2. Article XII of the sales procedure agreement reads as follows: "XII -- STATUS OF DISTRIBUTOR AGREEMENT The Distributor Agreement remains in full force and effect between CISA and Buyer except that the provisions thereof which are in conflict with this Agreement shall be deemed to be in suspense during the term hereof, and to the extent that no such conflict exists, MMC hereby agrees not to take any action inconsistent with the provisions of the Distributor Agreement not deemed to be in suspense in its relationship with BUYER pursuant to this Agreement." (Emphasis added.)
3. Although the sales procedure agreement states that it is to be governed by Swiss law, the scope of an arbitration agreement is an issue of federal law. See Acevedo Maldonado v. PPG Industries, Inc., 514 F.2d 614, 616 (1st Cir. 1975) and authorities cited thereat. In any event, the parties have neither argued nor offered to prove Swiss law, and have not suggested that Swiss contract law of general applicability would generate a different result.
4. The Dealers' Act provides that "notwithstanding the existence in a dealer's contract of a clause reserving to the parties the unilateral right to terminate the existing relationship, no principal or grantor may directly or indirectly perform any act detrimental to the established relationship or refuse to renew said contract on its normal expiration, except for just cause." 10 L.P.R.A § 278a.
5. Mitsubishi was concerned that additional equipment such as heaters and defoggers would be required in the countries to which Soler contemplated transshipment, and that such equipment "might be installed in an unworkmanlike manner, or might violate local motor vehicle laws". Letter of Yasuo Goto to Soler Chrysler-Plymouth, Inc., September 4, 1981. As for fuel, Mitsubishi feared that the use of leaded or low-octane unleaded fuel commonly available in Latin America would drastically shorten the life of its cars and would cause Mitsubishi cars to appear seriously underpowered.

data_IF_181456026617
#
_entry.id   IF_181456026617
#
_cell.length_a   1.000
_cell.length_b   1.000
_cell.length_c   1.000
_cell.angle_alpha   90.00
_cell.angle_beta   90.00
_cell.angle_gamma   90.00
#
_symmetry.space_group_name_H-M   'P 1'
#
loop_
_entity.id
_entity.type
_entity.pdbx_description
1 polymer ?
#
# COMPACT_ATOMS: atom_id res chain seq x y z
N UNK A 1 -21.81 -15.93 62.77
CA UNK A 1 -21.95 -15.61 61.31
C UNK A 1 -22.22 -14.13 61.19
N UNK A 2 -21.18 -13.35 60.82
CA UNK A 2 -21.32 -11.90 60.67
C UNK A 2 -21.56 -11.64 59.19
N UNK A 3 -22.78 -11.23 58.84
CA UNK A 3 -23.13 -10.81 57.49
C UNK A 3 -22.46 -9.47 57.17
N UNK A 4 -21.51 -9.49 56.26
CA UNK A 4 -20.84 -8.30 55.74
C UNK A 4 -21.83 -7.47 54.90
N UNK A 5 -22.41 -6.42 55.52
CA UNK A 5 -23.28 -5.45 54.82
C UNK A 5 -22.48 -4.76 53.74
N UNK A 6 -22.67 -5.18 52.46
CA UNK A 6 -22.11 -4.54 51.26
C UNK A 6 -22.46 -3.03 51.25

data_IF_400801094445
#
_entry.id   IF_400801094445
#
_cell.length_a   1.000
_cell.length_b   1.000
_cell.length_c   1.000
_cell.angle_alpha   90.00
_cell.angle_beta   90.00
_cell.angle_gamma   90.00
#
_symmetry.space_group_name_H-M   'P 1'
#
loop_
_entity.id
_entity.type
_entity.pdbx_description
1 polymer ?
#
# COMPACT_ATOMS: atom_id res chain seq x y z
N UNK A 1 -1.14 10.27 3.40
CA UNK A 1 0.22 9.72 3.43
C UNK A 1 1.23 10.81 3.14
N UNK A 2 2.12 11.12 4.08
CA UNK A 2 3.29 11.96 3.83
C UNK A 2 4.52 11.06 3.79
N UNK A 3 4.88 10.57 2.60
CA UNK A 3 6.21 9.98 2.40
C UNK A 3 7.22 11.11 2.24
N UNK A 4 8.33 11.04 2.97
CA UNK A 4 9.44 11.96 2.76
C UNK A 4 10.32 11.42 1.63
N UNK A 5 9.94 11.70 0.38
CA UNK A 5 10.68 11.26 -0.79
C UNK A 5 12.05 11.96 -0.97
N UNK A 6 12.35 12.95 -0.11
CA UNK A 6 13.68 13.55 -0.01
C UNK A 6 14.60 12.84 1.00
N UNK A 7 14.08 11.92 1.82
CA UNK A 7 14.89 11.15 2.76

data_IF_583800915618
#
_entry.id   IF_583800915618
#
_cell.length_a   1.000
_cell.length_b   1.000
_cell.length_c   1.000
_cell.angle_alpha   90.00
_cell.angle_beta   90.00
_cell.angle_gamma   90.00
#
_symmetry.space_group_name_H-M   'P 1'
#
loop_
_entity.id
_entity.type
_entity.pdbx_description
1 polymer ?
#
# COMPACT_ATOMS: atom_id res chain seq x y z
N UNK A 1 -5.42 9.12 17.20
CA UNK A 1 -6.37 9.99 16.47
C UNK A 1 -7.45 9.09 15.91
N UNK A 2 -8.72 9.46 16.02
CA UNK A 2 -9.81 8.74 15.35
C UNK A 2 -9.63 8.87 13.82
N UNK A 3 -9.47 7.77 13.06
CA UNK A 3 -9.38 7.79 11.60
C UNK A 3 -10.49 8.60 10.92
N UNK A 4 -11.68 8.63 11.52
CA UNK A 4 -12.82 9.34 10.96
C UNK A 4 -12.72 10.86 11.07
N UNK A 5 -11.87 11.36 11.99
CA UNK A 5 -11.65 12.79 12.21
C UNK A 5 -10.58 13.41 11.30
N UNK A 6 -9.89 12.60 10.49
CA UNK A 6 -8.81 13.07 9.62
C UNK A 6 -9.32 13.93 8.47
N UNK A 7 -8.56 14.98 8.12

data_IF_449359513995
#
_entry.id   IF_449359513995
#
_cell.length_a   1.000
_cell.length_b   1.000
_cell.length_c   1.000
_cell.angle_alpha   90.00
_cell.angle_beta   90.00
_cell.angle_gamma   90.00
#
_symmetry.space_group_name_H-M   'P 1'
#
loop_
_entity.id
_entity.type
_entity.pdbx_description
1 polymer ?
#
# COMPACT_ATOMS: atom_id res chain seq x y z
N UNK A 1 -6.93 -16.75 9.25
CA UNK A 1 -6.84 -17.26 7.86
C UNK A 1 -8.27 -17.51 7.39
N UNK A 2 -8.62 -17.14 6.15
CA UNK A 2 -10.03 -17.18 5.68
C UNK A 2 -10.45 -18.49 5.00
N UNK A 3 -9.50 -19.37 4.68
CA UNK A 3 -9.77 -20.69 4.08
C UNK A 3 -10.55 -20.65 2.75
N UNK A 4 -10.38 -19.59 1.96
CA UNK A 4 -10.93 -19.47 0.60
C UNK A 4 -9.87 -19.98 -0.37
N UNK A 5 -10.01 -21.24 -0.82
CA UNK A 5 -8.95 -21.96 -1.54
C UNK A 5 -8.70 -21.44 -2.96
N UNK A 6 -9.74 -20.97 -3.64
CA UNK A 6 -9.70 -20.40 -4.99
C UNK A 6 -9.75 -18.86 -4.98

6. The act provides as follows: "An automobile dealer may bring suit against any automobile manufacturer engaged in commerce, in any district court of the United States in the district in which said manufacturer resides, or is found, or has an agent, without respect to the amount in controversy, and shall recover the damages by him sustained and the cost of suit by reason of the failure of said automobile manufacturer from and after August 8, 1956 to act in good faith in performing or complying with any of the terms or provisions of the franchise, or in terminating, canceling, or not renewing the franchise with said dealer: Provided, that in any such suit the manufacturer shall not be barred from asserting in defense of any such action the failure of the dealer to act in good faith." 15 U.S.C. § 1222.
7. In brief, the Puerto Rico statutes in question forbid contracts, combinations, and conspiracies in restraint of trade, 10 L.P.R.A. § 258, and unfair methods of competition, id. § 259.
8. See section 91(1) of the Act Against Restraints of Competition, reprinted in OECD, I Guide to Legislation on Restrictive Business Practices (1980).
9. Justice Douglas, in his dissenting opinion in Scherk v. Alberto-Culver Co., 417 U.S. 506, 530-31 n.10, 41 L. Ed. 2d 270, 94 S. Ct. 2449 (1974), recapitulates the conference discussion of this hiatus and quotes G. W. Haight, a delegate to the conference, representing The International Chamber of Commerce, as speculating that "courts may under this wording be allowed some latitude; they may find an agreement incapable of performance if it offends the law or the public policy of the forum". (Emphasis in opinion.) In other words, it could be argued that an agreement to arbitrate an antitrust dispute would, because it offends public policy under V(2)(b), be, ipso facto, "incapable of performance" under II(3) and should thus not even be referred to arbitration. As our discussion in the text, infra, indicates, we have taken a narrower view of "incapable of performance". We remain mystified, however, at the sense of, say, having to refer to arbitration a dispute involving the selling of slaves, knowing that an award could never be enforced.